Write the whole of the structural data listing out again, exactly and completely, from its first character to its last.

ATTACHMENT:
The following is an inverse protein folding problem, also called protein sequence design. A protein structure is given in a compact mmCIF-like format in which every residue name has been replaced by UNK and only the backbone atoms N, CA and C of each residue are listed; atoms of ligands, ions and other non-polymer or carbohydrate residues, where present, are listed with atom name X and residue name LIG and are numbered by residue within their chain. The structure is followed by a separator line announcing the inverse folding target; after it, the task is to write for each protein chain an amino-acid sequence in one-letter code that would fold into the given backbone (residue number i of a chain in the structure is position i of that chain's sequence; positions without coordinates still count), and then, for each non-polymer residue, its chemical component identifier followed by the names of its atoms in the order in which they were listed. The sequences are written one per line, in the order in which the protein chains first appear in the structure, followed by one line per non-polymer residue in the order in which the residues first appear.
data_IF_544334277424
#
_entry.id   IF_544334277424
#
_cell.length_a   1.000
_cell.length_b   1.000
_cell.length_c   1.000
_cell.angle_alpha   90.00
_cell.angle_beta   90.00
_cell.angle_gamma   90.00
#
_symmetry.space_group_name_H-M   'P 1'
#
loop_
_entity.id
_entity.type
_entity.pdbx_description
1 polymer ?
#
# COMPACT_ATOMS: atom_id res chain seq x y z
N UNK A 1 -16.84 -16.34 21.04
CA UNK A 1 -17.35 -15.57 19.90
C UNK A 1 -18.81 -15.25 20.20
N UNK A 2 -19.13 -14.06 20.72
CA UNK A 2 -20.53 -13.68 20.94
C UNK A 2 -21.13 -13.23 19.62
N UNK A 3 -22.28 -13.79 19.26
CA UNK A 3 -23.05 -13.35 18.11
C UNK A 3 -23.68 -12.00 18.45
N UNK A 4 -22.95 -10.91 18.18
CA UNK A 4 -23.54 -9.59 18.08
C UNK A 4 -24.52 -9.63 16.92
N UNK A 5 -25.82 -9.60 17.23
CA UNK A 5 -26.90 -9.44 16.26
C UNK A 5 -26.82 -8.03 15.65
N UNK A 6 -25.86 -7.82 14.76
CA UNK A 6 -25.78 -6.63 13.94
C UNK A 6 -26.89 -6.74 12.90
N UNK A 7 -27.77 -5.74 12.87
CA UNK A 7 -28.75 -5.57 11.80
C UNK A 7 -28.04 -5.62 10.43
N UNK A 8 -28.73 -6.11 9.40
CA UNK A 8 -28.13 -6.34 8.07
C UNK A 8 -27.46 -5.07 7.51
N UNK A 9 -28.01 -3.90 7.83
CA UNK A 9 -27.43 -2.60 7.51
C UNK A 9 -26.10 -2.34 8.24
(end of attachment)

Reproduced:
The following is an inverse protein folding problem, also called protein sequence design. A protein structure is given in a compact mmCIF-like format in which every residue name has been replaced by UNK and only the backbone atoms N, CA and C of each residue are listed; atoms of ligands, ions and other non-polymer or carbohydrate residues, where present, are listed with atom name X and residue name LIG and are numbered by residue within their chain. The structure is followed by a separator line announcing the inverse folding target; after it, the task is to write for each protein chain an amino-acid sequence in one-letter code that would fold into the given backbone (residue number i of a chain in the structure is position i of that chain's sequence; positions without coordinates still count), and then, for each non-polymer residue, its chemical component identifier followed by the names of its atoms in the order in which they were listed. The sequences are written one per line, in the order in which the protein chains first appear in the structure, followed by one line per non-polymer residue in the order in which the residues first appear.
data_IF_544334277424
#
_entry.id   IF_544334277424
#
_cell.length_a   1.000
_cell.length_b   1.000
_cell.length_c   1.000
_cell.angle_alpha   90.00
_cell.angle_beta   90.00
_cell.angle_gamma   90.00
#
_symmetry.space_group_name_H-M   'P 1'
#
loop_
_entity.id
_entity.type
_entity.pdbx_description
1 polymer ?
#
# COMPACT_ATOMS: atom_id res chain seq x y z
N UNK A 1 -16.84 -16.34 21.04
CA UNK A 1 -17.35 -15.57 19.90
C UNK A 1 -18.81 -15.25 20.20
N UNK A 2 -19.13 -14.06 20.72
CA UNK A 2 -20.53 -13.68 20.94
C UNK A 2 -21.13 -13.23 19.62
N UNK A 3 -22.28 -13.79 19.26
CA UNK A 3 -23.05 -13.35 18.11
C UNK A 3 -23.68 -12.00 18.45
N UNK A 4 -22.95 -10.91 18.18
CA UNK A 4 -23.54 -9.59 18.08
C UNK A 4 -24.52 -9.63 16.92
N UNK A 5 -25.82 -9.60 17.23
CA UNK A 5 -26.90 -9.44 16.26
C UNK A 5 -26.82 -8.03 15.65
N UNK A 6 -25.86 -7.82 14.76
CA UNK A 6 -25.78 -6.63 13.94
C UNK A 6 -26.89 -6.74 12.90
N UNK A 7 -27.77 -5.74 12.87
CA UNK A 7 -28.75 -5.57 11.80
C UNK A 7 -28.04 -5.62 10.43
N UNK A 8 -28.73 -6.11 9.40
CA UNK A 8 -28.13 -6.34 8.07
C UNK A 8 -27.46 -5.07 7.51
N UNK A 9 -28.01 -3.90 7.83
CA UNK A 9 -27.43 -2.60 7.51
C UNK A 9 -26.10 -2.34 8.24